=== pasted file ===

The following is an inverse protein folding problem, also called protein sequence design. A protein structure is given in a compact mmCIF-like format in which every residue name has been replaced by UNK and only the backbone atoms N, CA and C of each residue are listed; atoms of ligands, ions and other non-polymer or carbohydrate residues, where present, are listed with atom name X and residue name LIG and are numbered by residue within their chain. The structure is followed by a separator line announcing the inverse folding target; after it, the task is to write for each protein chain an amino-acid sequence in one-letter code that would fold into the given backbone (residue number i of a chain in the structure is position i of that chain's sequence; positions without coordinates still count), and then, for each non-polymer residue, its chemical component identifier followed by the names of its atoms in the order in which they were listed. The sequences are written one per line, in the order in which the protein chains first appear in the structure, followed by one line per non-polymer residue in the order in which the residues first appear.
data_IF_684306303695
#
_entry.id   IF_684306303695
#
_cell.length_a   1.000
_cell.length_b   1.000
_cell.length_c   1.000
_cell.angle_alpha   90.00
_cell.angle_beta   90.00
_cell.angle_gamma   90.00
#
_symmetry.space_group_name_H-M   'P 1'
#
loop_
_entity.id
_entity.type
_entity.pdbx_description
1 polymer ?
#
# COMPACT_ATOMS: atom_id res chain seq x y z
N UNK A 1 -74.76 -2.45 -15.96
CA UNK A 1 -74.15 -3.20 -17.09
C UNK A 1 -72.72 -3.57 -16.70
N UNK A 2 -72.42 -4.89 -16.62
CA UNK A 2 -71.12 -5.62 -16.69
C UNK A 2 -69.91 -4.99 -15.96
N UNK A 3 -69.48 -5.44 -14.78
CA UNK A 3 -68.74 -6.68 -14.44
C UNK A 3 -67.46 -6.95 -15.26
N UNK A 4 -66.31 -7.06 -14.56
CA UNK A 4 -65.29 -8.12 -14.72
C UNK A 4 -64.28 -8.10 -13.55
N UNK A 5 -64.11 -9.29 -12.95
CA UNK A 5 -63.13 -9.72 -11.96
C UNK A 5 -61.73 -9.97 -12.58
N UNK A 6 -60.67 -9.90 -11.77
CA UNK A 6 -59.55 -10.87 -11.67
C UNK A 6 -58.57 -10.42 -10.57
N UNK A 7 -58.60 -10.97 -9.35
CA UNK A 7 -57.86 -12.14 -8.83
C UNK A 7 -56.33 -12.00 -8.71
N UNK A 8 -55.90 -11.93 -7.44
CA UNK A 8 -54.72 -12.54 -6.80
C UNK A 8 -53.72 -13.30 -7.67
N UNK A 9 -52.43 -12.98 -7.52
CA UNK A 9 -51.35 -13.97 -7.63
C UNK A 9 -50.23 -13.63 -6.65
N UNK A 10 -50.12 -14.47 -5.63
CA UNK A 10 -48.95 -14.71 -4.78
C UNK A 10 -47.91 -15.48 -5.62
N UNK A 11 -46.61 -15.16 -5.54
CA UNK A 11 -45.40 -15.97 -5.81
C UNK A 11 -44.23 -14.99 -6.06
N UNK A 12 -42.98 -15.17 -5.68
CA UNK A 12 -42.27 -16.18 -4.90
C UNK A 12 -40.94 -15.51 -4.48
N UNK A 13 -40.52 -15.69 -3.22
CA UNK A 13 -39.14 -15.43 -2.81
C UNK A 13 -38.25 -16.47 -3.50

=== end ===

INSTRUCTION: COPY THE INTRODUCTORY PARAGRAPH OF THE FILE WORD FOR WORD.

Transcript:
The following is an inverse protein folding problem, also called protein sequence design. A protein structure is given in a compact mmCIF-like format in which every residue name has been replaced by UNK and only the backbone atoms N, CA and C of each residue are listed; atoms of ligands, ions and other non-polymer or carbohydrate residues, where present, are listed with atom name X and residue name LIG and are numbered by residue within their chain. The structure is followed by a separator line announcing the inverse folding target; after it, the task is to write for each protein chain an amino-acid sequence in one-letter code that would fold into the given backbone (residue number i of a chain in the structure is position i of that chain's sequence; positions without coordinates still count), and then, for each non-polymer residue, its chemical component identifier followed by the names of its atoms in the order in which they were listed. The sequences are written one per line, in the order in which the protein chains first appear in the structure, followed by one line per non-polymer residue in the order in which the residues first appear.